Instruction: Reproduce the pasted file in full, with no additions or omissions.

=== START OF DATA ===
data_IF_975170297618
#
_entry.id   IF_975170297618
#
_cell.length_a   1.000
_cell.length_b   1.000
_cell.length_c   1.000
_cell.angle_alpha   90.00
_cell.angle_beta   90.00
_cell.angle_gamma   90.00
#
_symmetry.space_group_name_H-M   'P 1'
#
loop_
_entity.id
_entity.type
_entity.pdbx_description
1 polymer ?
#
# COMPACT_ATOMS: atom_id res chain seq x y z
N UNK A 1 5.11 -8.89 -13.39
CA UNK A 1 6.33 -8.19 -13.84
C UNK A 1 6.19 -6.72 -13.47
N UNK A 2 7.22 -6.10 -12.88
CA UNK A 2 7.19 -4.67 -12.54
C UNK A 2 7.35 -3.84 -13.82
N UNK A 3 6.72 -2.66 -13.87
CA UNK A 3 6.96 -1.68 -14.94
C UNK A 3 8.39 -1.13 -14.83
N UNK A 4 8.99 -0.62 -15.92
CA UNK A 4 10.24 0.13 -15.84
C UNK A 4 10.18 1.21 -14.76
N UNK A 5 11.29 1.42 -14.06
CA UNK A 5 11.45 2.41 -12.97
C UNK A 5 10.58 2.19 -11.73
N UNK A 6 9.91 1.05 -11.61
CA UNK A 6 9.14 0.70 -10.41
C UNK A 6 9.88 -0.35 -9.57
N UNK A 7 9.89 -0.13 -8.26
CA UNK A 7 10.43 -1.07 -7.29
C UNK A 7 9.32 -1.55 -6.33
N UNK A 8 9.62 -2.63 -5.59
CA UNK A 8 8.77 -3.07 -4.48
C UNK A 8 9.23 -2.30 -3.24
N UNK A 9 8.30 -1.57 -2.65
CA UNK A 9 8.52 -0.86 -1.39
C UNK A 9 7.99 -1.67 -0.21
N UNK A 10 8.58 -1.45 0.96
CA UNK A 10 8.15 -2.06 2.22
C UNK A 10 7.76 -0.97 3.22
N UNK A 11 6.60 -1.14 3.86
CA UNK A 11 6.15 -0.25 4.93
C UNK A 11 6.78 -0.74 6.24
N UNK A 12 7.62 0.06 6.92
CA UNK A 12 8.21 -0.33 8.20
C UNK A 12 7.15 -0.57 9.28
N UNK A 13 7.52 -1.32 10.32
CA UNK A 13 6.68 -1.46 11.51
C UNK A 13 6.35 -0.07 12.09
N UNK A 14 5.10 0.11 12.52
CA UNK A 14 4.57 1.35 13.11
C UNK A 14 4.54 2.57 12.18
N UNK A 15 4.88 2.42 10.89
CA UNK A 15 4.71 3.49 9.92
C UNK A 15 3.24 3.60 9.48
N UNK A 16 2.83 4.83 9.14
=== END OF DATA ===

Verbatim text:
data_IF_975170297618
#
_entry.id   IF_975170297618
#
_cell.length_a   1.000
_cell.length_b   1.000
_cell.length_c   1.000
_cell.angle_alpha   90.00
_cell.angle_beta   90.00
_cell.angle_gamma   90.00
#
_symmetry.space_group_name_H-M   'P 1'
#
loop_
_entity.id
_entity.type
_entity.pdbx_description
1 polymer ?
#
# COMPACT_ATOMS: atom_id res chain seq x y z
N UNK A 1 5.11 -8.89 -13.39
CA UNK A 1 6.33 -8.19 -13.84
C UNK A 1 6.19 -6.72 -13.47
N UNK A 2 7.22 -6.10 -12.88
CA UNK A 2 7.19 -4.67 -12.54
C UNK A 2 7.35 -3.84 -13.82
N UNK A 3 6.72 -2.66 -13.87
CA UNK A 3 6.96 -1.68 -14.94
C UNK A 3 8.39 -1.13 -14.83
N UNK A 4 8.99 -0.62 -15.92
CA UNK A 4 10.24 0.13 -15.84
C UNK A 4 10.18 1.21 -14.76
N UNK A 5 11.29 1.42 -14.06
CA UNK A 5 11.45 2.41 -12.97
C UNK A 5 10.58 2.19 -11.73
N UNK A 6 9.91 1.05 -11.61
CA UNK A 6 9.14 0.70 -10.41
C UNK A 6 9.88 -0.35 -9.57
N UNK A 7 9.89 -0.13 -8.26
CA UNK A 7 10.43 -1.07 -7.29
C UNK A 7 9.32 -1.55 -6.33
N UNK A 8 9.62 -2.63 -5.59
CA UNK A 8 8.77 -3.07 -4.48
C UNK A 8 9.23 -2.30 -3.24
N UNK A 9 8.30 -1.57 -2.65
CA UNK A 9 8.52 -0.86 -1.39
C UNK A 9 7.99 -1.67 -0.21
N UNK A 10 8.58 -1.45 0.96
CA UNK A 10 8.15 -2.06 2.22
C UNK A 10 7.76 -0.97 3.22
N UNK A 11 6.60 -1.14 3.86
CA UNK A 11 6.15 -0.25 4.93
C UNK A 11 6.78 -0.74 6.24
N UNK A 12 7.62 0.06 6.92
CA UNK A 12 8.21 -0.33 8.20
C UNK A 12 7.15 -0.57 9.28
N UNK A 13 7.52 -1.32 10.32
CA UNK A 13 6.68 -1.46 11.51
C UNK A 13 6.35 -0.07 12.09
N UNK A 14 5.10 0.11 12.52
CA UNK A 14 4.57 1.35 13.11
C UNK A 14 4.54 2.57 12.18
N UNK A 15 4.88 2.42 10.89
CA UNK A 15 4.71 3.49 9.92
C UNK A 15 3.24 3.60 9.48
N UNK A 16 2.83 4.83 9.14